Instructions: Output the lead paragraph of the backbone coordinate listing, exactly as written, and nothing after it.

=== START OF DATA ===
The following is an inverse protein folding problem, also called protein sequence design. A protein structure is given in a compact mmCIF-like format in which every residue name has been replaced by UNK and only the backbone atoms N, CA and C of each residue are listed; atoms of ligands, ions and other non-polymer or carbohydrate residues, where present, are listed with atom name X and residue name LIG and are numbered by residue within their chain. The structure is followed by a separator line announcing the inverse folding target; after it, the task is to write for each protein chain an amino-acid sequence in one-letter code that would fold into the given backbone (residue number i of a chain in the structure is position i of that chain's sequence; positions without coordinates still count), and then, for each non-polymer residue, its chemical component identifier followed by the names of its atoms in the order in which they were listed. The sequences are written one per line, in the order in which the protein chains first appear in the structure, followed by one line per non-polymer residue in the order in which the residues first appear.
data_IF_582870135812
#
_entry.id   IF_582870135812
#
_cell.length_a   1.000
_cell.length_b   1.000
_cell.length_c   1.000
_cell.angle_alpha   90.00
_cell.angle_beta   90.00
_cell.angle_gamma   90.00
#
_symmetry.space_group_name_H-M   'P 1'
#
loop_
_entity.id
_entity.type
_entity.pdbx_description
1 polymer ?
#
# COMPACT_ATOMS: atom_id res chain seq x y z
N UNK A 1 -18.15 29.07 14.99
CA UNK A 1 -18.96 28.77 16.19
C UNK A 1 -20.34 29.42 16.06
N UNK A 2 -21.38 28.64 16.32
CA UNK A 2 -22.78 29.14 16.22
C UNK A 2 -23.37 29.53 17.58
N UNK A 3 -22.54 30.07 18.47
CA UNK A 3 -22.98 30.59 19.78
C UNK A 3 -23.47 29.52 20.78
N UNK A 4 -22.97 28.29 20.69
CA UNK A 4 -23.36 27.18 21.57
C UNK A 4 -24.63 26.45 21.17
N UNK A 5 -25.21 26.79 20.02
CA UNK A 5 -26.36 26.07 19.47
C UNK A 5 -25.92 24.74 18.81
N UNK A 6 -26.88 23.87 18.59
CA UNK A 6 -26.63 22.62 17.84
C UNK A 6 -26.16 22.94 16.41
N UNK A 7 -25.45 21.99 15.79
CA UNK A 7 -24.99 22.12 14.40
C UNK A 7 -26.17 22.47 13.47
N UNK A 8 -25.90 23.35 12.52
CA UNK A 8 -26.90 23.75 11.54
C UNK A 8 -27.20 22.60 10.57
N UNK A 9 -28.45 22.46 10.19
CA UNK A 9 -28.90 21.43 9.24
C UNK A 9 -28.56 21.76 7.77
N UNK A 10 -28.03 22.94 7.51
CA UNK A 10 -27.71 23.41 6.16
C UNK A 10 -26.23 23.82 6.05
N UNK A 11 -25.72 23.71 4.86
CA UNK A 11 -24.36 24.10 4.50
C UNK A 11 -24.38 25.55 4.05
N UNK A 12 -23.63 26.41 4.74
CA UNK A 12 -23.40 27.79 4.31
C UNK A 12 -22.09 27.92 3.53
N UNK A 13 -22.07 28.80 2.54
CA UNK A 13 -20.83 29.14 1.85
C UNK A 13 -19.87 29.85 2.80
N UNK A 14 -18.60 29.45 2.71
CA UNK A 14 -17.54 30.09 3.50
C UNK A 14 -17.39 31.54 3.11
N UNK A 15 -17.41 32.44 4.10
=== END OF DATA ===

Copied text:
The following is an inverse protein folding problem, also called protein sequence design. A protein structure is given in a compact mmCIF-like format in which every residue name has been replaced by UNK and only the backbone atoms N, CA and C of each residue are listed; atoms of ligands, ions and other non-polymer or carbohydrate residues, where present, are listed with atom name X and residue name LIG and are numbered by residue within their chain. The structure is followed by a separator line announcing the inverse folding target; after it, the task is to write for each protein chain an amino-acid sequence in one-letter code that would fold into the given backbone (residue number i of a chain in the structure is position i of that chain's sequence; positions without coordinates still count), and then, for each non-polymer residue, its chemical component identifier followed by the names of its atoms in the order in which they were listed. The sequences are written one per line, in the order in which the protein chains first appear in the structure, followed by one line per non-polymer residue in the order in which the residues first appear.